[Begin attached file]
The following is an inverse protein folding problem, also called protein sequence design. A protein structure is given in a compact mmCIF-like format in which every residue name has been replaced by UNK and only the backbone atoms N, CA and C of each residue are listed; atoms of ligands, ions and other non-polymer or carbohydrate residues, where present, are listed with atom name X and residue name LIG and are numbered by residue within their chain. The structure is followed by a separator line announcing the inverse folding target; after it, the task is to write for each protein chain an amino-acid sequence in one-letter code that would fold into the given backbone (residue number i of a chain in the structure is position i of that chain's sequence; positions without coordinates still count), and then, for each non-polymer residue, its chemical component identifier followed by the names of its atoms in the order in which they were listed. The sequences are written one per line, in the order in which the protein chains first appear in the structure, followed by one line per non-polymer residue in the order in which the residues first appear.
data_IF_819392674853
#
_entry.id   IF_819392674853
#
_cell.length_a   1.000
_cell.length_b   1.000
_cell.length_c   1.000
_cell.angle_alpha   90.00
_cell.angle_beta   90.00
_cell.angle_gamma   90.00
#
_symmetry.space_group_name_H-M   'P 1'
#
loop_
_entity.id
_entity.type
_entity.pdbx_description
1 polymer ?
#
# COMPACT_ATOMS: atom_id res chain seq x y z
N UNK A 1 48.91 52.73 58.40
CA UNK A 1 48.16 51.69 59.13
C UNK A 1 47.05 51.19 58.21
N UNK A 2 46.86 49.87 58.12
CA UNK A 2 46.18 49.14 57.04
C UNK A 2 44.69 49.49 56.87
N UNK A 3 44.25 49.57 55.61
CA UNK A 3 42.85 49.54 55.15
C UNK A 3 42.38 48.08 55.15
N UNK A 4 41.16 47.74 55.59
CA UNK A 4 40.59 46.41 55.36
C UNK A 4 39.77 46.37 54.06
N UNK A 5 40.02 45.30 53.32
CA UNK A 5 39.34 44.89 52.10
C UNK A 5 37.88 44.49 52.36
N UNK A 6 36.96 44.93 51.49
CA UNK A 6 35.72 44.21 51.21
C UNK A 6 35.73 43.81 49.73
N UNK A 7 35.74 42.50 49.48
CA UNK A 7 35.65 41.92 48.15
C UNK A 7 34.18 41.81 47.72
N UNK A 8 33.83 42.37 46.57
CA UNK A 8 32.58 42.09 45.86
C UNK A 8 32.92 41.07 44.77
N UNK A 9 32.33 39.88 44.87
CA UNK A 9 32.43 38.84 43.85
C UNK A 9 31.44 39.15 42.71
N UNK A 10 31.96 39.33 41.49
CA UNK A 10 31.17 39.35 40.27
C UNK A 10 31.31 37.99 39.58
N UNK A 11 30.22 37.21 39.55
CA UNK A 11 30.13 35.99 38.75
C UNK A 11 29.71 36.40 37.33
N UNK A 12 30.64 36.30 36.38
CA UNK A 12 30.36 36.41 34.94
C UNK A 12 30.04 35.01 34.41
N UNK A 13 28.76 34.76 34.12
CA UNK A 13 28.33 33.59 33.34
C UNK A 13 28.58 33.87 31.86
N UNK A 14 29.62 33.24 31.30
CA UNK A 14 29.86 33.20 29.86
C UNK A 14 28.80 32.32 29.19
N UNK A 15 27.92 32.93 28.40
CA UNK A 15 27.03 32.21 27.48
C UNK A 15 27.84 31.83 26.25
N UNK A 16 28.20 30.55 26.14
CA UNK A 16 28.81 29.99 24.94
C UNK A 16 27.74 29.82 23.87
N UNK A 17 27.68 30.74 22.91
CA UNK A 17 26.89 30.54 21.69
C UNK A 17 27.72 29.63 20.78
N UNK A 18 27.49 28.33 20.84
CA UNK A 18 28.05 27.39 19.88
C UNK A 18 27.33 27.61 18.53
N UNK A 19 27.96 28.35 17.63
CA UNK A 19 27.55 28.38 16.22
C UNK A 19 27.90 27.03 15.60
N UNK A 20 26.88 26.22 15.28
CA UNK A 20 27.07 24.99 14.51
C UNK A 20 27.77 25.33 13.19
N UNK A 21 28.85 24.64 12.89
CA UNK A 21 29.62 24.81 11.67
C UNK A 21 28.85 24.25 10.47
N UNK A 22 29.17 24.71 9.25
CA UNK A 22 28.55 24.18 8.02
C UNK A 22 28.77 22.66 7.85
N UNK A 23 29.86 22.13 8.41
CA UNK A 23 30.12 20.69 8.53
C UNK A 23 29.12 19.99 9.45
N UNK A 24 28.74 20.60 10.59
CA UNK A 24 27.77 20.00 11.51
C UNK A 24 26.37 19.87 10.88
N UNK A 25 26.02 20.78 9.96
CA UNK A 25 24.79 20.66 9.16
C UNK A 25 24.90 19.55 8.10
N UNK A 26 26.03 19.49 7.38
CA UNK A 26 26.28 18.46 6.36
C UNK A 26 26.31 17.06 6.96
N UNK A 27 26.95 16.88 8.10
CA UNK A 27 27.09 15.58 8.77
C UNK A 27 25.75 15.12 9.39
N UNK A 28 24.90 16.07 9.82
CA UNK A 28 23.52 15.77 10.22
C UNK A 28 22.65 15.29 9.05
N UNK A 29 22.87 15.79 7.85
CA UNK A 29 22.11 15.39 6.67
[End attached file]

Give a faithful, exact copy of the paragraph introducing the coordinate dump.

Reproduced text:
The following is an inverse protein folding problem, also called protein sequence design. A protein structure is given in a compact mmCIF-like format in which every residue name has been replaced by UNK and only the backbone atoms N, CA and C of each residue are listed; atoms of ligands, ions and other non-polymer or carbohydrate residues, where present, are listed with atom name X and residue name LIG and are numbered by residue within their chain. The structure is followed by a separator line announcing the inverse folding target; after it, the task is to write for each protein chain an amino-acid sequence in one-letter code that would fold into the given backbone (residue number i of a chain in the structure is position i of that chain's sequence; positions without coordinates still count), and then, for each non-polymer residue, its chemical component identifier followed by the names of its atoms in the order in which they were listed. The sequences are written one per line, in the order in which the protein chains first appear in the structure, followed by one line per non-polymer residue in the order in which the residues first appear.